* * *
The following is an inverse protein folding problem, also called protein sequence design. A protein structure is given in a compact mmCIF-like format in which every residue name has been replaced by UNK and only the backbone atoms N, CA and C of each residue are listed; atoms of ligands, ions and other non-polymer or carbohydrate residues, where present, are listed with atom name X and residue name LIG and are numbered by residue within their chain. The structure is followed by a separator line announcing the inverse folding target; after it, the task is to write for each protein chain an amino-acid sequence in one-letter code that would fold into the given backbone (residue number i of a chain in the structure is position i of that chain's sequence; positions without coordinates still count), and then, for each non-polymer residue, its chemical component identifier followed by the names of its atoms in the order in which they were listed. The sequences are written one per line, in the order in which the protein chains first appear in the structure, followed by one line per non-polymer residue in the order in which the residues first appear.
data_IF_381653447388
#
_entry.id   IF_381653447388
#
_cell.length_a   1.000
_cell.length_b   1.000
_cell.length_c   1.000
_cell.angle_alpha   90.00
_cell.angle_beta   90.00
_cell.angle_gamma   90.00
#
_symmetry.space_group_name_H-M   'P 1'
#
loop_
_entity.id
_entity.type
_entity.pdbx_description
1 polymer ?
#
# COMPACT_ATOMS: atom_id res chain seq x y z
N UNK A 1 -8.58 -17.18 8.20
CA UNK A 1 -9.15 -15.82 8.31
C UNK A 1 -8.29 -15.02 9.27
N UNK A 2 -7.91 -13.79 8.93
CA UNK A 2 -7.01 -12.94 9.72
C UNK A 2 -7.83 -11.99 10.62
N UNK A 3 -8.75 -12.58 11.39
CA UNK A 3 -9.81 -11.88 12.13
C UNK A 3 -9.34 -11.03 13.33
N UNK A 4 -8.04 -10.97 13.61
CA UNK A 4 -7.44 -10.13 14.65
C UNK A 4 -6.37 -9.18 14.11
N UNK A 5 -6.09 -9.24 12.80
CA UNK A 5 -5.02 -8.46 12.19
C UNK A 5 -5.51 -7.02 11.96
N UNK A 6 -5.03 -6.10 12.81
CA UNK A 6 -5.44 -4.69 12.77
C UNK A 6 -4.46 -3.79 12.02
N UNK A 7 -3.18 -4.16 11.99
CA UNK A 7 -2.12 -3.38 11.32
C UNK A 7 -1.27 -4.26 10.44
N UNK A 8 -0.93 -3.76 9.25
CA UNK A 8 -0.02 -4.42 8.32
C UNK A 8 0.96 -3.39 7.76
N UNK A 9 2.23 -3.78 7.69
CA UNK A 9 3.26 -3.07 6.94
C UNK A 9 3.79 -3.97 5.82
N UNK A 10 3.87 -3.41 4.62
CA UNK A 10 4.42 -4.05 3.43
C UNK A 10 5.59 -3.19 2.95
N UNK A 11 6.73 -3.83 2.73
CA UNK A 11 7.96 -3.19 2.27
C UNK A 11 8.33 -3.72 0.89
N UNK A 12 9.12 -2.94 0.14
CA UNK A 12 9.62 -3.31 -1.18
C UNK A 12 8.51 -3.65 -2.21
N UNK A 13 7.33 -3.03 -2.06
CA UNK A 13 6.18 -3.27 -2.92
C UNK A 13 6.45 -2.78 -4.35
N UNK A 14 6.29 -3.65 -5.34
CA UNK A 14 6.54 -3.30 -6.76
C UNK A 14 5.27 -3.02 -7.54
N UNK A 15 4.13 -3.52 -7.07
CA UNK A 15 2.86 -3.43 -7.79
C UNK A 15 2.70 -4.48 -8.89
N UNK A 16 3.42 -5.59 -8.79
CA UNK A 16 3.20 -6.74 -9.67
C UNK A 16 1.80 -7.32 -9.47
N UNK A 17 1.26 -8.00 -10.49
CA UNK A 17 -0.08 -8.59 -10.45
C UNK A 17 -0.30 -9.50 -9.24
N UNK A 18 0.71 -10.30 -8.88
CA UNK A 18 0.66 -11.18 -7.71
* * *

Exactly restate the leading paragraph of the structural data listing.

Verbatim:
The following is an inverse protein folding problem, also called protein sequence design. A protein structure is given in a compact mmCIF-like format in which every residue name has been replaced by UNK and only the backbone atoms N, CA and C of each residue are listed; atoms of ligands, ions and other non-polymer or carbohydrate residues, where present, are listed with atom name X and residue name LIG and are numbered by residue within their chain. The structure is followed by a separator line announcing the inverse folding target; after it, the task is to write for each protein chain an amino-acid sequence in one-letter code that would fold into the given backbone (residue number i of a chain in the structure is position i of that chain's sequence; positions without coordinates still count), and then, for each non-polymer residue, its chemical component identifier followed by the names of its atoms in the order in which they were listed. The sequences are written one per line, in the order in which the protein chains first appear in the structure, followed by one line per non-polymer residue in the order in which the residues first appear.